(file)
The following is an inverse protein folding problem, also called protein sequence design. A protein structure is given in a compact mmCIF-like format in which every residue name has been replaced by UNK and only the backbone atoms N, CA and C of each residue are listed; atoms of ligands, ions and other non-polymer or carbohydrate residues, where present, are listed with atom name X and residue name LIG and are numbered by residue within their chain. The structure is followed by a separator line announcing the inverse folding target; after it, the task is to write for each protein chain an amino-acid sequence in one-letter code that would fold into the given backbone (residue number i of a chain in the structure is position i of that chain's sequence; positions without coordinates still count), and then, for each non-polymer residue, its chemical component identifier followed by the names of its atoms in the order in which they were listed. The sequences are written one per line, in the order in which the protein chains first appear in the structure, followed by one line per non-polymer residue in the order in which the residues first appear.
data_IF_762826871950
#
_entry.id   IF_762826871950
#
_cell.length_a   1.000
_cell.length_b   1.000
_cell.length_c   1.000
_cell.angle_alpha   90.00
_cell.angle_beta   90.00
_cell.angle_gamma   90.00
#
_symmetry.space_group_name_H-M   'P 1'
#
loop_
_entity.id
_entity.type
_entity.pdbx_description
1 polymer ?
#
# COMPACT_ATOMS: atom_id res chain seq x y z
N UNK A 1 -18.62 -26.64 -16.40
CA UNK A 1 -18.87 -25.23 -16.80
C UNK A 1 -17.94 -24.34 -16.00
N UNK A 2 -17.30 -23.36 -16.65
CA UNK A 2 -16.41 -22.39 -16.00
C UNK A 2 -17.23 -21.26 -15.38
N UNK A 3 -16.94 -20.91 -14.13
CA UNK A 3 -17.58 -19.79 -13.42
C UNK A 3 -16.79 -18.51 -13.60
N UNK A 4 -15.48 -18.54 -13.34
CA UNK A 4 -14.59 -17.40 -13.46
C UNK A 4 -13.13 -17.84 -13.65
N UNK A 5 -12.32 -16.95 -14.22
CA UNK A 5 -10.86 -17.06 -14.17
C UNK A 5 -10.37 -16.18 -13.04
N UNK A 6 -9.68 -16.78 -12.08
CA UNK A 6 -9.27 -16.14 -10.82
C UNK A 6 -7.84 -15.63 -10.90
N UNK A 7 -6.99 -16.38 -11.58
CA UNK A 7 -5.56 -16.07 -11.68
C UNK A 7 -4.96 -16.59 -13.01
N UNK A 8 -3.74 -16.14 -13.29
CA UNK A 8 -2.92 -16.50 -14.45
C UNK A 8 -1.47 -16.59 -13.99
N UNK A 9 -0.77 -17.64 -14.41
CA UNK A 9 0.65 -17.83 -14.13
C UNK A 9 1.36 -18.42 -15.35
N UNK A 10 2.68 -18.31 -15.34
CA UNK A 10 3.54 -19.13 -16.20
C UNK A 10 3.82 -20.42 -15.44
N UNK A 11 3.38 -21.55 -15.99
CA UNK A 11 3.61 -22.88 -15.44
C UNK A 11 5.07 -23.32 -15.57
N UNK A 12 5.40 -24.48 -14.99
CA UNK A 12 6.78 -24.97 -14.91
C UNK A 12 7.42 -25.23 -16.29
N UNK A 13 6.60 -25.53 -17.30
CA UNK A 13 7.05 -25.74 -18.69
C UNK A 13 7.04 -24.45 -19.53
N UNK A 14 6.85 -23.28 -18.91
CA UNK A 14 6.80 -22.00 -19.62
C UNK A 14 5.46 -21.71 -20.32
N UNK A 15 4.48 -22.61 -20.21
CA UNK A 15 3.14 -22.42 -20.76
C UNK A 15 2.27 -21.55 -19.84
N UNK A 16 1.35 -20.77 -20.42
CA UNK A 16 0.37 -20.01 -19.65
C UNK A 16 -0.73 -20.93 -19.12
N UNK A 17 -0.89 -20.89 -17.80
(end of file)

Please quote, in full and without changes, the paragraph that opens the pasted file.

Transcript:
The following is an inverse protein folding problem, also called protein sequence design. A protein structure is given in a compact mmCIF-like format in which every residue name has been replaced by UNK and only the backbone atoms N, CA and C of each residue are listed; atoms of ligands, ions and other non-polymer or carbohydrate residues, where present, are listed with atom name X and residue name LIG and are numbered by residue within their chain. The structure is followed by a separator line announcing the inverse folding target; after it, the task is to write for each protein chain an amino-acid sequence in one-letter code that would fold into the given backbone (residue number i of a chain in the structure is position i of that chain's sequence; positions without coordinates still count), and then, for each non-polymer residue, its chemical component identifier followed by the names of its atoms in the order in which they were listed. The sequences are written one per line, in the order in which the protein chains first appear in the structure, followed by one line per non-polymer residue in the order in which the residues first appear.